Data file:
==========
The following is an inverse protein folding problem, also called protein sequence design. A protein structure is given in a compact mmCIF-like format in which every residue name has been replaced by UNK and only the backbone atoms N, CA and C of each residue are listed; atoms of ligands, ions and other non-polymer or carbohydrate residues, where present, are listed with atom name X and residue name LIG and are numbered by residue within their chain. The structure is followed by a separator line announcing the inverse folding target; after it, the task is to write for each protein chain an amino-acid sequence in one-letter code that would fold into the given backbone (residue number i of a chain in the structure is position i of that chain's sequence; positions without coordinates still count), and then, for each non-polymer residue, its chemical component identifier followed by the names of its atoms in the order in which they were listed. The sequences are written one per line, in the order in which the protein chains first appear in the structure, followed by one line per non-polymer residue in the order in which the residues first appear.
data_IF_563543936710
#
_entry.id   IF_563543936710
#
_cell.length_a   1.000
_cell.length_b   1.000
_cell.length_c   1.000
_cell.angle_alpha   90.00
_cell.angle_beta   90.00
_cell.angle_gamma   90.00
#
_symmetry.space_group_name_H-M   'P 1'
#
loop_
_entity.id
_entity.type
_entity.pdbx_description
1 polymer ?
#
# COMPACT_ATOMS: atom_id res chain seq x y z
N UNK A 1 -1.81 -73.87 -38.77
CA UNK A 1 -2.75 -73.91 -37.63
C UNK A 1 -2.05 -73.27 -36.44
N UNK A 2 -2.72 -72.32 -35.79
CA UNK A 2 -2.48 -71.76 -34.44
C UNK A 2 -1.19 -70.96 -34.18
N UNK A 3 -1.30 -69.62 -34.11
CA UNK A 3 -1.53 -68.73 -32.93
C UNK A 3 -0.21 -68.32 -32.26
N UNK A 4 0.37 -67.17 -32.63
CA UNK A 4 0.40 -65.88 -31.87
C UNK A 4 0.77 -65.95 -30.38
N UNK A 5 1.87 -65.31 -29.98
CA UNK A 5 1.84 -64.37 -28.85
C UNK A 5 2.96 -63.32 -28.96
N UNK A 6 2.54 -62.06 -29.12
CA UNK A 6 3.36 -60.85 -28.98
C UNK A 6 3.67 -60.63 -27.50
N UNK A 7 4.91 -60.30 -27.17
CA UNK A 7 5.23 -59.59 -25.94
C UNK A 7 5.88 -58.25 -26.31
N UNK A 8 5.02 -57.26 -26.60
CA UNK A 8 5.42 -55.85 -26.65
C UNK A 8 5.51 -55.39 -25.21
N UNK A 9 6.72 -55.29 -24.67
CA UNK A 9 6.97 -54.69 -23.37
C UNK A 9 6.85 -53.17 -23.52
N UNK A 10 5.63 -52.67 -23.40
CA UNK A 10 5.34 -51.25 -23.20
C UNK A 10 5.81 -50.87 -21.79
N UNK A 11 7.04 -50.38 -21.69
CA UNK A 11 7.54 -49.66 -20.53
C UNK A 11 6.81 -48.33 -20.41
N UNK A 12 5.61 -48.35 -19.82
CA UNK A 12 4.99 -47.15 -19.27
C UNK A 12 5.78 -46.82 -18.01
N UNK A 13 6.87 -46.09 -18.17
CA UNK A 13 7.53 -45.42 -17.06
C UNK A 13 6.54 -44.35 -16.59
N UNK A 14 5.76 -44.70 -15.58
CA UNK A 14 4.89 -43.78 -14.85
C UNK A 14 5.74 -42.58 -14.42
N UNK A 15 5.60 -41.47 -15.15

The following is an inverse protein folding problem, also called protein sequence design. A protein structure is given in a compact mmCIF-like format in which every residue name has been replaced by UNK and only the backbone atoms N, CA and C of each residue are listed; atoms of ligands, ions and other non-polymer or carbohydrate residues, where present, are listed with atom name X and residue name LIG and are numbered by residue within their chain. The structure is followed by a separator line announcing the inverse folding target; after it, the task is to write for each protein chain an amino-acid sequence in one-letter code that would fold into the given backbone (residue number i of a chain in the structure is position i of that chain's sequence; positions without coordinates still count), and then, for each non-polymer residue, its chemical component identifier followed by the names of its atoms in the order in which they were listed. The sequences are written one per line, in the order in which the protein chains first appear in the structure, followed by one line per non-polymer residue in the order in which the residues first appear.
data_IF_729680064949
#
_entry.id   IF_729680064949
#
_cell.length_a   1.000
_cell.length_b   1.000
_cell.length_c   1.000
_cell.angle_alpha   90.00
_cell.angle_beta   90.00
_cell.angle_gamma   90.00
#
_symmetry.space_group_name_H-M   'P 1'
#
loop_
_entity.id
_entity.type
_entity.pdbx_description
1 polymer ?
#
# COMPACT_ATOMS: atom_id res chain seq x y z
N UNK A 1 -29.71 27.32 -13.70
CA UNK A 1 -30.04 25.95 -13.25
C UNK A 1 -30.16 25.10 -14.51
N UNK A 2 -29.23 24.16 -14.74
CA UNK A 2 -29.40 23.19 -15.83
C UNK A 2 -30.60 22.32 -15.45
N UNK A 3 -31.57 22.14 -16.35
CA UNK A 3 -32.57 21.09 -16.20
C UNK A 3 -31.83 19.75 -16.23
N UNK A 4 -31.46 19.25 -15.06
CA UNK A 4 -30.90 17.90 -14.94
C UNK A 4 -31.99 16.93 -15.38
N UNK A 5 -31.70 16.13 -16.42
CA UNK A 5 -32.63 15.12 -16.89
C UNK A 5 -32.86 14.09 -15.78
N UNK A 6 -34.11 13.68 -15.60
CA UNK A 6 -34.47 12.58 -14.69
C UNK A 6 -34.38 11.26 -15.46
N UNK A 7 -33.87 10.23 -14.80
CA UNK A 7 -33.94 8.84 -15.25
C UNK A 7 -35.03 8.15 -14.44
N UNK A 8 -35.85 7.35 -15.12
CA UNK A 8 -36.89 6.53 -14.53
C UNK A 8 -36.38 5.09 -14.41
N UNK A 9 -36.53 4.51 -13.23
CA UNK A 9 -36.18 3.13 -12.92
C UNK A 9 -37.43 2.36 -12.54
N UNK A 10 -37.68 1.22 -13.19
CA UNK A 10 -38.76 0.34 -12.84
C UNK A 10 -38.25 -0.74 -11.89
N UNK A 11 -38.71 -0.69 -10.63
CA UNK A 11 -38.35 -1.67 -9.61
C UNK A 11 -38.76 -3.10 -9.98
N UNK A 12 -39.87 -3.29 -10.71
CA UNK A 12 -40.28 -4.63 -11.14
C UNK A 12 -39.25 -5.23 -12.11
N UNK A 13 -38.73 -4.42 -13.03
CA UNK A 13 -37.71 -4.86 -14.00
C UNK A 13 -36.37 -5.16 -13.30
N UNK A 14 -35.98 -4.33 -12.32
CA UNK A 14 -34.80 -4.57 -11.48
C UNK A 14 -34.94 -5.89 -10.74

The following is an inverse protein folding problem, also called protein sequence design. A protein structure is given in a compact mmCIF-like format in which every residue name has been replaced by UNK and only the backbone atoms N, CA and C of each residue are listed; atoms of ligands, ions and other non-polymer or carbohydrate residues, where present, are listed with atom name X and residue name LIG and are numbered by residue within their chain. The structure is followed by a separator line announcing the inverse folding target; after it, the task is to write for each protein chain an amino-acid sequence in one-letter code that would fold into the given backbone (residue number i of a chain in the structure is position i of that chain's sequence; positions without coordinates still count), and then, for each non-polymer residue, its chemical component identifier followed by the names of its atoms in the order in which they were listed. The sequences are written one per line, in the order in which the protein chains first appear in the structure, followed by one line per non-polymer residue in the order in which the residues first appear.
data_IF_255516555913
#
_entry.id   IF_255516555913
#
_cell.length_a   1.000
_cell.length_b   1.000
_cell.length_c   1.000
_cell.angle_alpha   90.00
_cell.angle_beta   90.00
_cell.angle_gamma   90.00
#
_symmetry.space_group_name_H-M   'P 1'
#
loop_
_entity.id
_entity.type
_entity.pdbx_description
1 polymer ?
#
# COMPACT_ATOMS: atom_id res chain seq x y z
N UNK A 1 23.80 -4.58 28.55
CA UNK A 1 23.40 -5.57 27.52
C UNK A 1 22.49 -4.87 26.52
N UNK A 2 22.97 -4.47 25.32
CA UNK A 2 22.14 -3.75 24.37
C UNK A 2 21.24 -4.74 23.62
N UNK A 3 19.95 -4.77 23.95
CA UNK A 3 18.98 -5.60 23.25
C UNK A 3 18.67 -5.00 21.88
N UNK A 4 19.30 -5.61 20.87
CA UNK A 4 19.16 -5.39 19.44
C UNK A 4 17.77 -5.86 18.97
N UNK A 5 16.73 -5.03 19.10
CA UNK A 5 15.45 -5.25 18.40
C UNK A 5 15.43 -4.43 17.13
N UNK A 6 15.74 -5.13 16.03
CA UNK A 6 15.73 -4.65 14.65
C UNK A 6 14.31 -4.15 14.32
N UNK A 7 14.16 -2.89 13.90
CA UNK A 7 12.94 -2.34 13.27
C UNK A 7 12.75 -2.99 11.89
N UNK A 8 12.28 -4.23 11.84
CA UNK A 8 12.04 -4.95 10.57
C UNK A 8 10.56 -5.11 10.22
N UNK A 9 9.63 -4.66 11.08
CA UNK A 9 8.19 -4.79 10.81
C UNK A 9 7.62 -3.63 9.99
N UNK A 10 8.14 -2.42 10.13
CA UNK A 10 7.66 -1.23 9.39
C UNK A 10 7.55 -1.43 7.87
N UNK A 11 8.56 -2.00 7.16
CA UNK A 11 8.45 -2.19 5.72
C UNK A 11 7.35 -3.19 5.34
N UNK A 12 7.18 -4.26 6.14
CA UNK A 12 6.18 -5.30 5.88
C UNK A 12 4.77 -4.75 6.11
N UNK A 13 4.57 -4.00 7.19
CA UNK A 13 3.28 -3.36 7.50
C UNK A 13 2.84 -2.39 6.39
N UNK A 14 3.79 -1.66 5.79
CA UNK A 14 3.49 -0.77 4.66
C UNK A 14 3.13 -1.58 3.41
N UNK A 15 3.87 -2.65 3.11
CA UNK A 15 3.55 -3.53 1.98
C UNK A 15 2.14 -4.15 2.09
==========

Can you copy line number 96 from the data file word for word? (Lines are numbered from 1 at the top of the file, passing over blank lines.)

CA UNK A 4 -30.90 17.90 -14.94